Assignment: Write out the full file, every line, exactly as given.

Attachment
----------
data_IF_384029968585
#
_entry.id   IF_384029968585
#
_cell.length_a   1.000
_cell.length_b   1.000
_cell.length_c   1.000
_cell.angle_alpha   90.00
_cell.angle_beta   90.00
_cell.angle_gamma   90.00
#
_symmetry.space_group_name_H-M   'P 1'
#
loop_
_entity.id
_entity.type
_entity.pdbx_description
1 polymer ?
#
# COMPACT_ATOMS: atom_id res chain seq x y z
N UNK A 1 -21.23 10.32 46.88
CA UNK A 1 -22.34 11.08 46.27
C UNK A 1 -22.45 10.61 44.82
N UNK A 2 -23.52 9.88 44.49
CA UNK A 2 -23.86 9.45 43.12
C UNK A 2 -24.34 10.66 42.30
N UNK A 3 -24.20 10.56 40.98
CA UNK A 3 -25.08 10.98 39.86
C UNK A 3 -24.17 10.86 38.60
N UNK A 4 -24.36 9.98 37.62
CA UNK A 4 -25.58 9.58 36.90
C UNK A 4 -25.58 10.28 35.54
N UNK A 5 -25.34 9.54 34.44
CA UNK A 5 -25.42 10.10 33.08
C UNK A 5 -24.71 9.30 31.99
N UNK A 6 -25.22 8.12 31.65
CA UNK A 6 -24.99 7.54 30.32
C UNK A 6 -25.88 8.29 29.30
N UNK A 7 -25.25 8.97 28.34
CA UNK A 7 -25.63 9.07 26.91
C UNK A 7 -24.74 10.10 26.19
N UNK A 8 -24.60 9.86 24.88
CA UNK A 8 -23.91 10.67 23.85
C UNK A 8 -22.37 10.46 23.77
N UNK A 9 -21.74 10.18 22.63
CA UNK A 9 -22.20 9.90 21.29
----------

data_IF_384029968585
#
_entry.id   IF_384029968585
#
_cell.length_a   1.000
_cell.length_b   1.000
_cell.length_c   1.000
_cell.angle_alpha   90.00
_cell.angle_beta   90.00
_cell.angle_gamma   90.00
#
_symmetry.space_group_name_H-M   'P 1'
#
loop_
_entity.id
_entity.type
_entity.pdbx_description
1 polymer ?
#
# COMPACT_ATOMS: atom_id res chain seq x y z
N UNK A 1 -21.23 10.32 46.88
CA UNK A 1 -22.34 11.08 46.27
C UNK A 1 -22.45 10.61 44.82
N UNK A 2 -23.52 9.88 44.49
CA UNK A 2 -23.86 9.45 43.12
C UNK A 2 -24.34 10.66 42.30
N UNK A 3 -24.20 10.56 40.98
CA UNK A 3 -25.08 10.98 39.86
C UNK A 3 -24.17 10.86 38.60
N UNK A 4 -24.36 9.98 37.62
CA UNK A 4 -25.58 9.58 36.90
C UNK A 4 -25.58 10.28 35.54
N UNK A 5 -25.34 9.54 34.44
CA UNK A 5 -25.42 10.10 33.08
C UNK A 5 -24.71 9.30 31.99
N UNK A 6 -25.22 8.12 31.65
CA UNK A 6 -24.99 7.54 30.32
C UNK A 6 -25.88 8.29 29.30
N UNK A 7 -25.25 8.97 28.34
CA UNK A 7 -25.63 9.07 26.91
C UNK A 7 -24.74 10.10 26.19
N UNK A 8 -24.60 9.86 24.88
CA UNK A 8 -23.91 10.67 23.85
C UNK A 8 -22.37 10.46 23.77
N UNK A 9 -21.74 10.18 22.63
CA UNK A 9 -22.20 9.90 21.29